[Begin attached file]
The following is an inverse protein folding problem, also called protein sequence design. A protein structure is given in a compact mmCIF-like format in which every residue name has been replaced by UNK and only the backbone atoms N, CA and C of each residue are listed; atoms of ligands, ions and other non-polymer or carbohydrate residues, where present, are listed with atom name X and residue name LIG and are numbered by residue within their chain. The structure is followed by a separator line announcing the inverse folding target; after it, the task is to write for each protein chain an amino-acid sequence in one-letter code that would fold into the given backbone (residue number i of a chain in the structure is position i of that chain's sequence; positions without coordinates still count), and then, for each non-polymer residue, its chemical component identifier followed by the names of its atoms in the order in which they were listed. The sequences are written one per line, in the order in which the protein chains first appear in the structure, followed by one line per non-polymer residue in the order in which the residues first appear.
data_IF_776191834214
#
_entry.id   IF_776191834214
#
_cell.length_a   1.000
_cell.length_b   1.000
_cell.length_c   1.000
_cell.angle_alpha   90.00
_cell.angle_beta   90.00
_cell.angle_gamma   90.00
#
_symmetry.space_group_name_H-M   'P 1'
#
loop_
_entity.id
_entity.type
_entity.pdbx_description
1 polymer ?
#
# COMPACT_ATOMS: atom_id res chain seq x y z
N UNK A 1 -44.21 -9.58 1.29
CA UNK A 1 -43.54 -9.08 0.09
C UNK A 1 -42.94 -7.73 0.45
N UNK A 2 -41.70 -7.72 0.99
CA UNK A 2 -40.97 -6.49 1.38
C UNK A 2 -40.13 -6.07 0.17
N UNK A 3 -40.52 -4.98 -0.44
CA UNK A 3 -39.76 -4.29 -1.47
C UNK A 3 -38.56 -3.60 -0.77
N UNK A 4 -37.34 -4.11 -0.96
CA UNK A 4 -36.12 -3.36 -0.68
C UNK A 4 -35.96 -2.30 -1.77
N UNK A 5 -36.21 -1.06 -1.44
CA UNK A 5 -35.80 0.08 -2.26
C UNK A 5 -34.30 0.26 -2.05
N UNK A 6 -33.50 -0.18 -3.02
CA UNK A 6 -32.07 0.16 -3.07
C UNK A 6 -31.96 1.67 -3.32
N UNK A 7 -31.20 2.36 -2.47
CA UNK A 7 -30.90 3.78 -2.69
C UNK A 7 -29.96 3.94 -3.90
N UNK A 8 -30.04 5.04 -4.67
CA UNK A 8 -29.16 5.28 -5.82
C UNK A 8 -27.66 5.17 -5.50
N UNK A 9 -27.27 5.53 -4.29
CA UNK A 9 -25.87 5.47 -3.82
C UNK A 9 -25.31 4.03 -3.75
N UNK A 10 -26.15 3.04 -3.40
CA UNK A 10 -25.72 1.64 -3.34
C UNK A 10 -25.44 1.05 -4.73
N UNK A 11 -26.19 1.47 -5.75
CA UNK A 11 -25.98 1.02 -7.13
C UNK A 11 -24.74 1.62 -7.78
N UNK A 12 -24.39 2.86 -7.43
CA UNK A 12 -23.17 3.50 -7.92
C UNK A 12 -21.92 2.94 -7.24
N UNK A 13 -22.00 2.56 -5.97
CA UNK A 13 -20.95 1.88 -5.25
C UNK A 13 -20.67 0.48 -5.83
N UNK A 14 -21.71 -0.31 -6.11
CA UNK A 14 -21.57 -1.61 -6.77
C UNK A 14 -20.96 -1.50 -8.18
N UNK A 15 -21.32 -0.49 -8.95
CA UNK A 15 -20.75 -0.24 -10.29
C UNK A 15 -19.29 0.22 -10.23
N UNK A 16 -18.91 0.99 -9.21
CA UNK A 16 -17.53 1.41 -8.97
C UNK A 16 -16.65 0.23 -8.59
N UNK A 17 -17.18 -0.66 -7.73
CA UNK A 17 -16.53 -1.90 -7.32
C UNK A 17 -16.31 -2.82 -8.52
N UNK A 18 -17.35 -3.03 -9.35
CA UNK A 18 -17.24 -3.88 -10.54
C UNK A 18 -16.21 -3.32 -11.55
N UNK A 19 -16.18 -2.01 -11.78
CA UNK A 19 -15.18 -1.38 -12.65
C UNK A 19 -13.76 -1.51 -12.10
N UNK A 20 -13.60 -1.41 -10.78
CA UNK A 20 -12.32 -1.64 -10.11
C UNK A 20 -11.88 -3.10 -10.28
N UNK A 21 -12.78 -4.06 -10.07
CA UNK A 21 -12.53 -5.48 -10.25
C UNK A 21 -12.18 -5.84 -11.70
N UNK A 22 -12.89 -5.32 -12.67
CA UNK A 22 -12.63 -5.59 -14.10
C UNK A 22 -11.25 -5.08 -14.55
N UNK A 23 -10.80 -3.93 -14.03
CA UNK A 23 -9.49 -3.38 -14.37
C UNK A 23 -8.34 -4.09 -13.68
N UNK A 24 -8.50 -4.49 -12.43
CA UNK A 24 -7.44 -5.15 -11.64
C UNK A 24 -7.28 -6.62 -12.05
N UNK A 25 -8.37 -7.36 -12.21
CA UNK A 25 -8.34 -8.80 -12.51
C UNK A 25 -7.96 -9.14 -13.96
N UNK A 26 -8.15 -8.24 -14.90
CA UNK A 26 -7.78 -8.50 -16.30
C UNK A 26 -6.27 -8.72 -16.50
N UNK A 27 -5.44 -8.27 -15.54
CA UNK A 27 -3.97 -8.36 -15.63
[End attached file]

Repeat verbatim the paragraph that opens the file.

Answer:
The following is an inverse protein folding problem, also called protein sequence design. A protein structure is given in a compact mmCIF-like format in which every residue name has been replaced by UNK and only the backbone atoms N, CA and C of each residue are listed; atoms of ligands, ions and other non-polymer or carbohydrate residues, where present, are listed with atom name X and residue name LIG and are numbered by residue within their chain. The structure is followed by a separator line announcing the inverse folding target; after it, the task is to write for each protein chain an amino-acid sequence in one-letter code that would fold into the given backbone (residue number i of a chain in the structure is position i of that chain's sequence; positions without coordinates still count), and then, for each non-polymer residue, its chemical component identifier followed by the names of its atoms in the order in which they were listed. The sequences are written one per line, in the order in which the protein chains first appear in the structure, followed by one line per non-polymer residue in the order in which the residues first appear.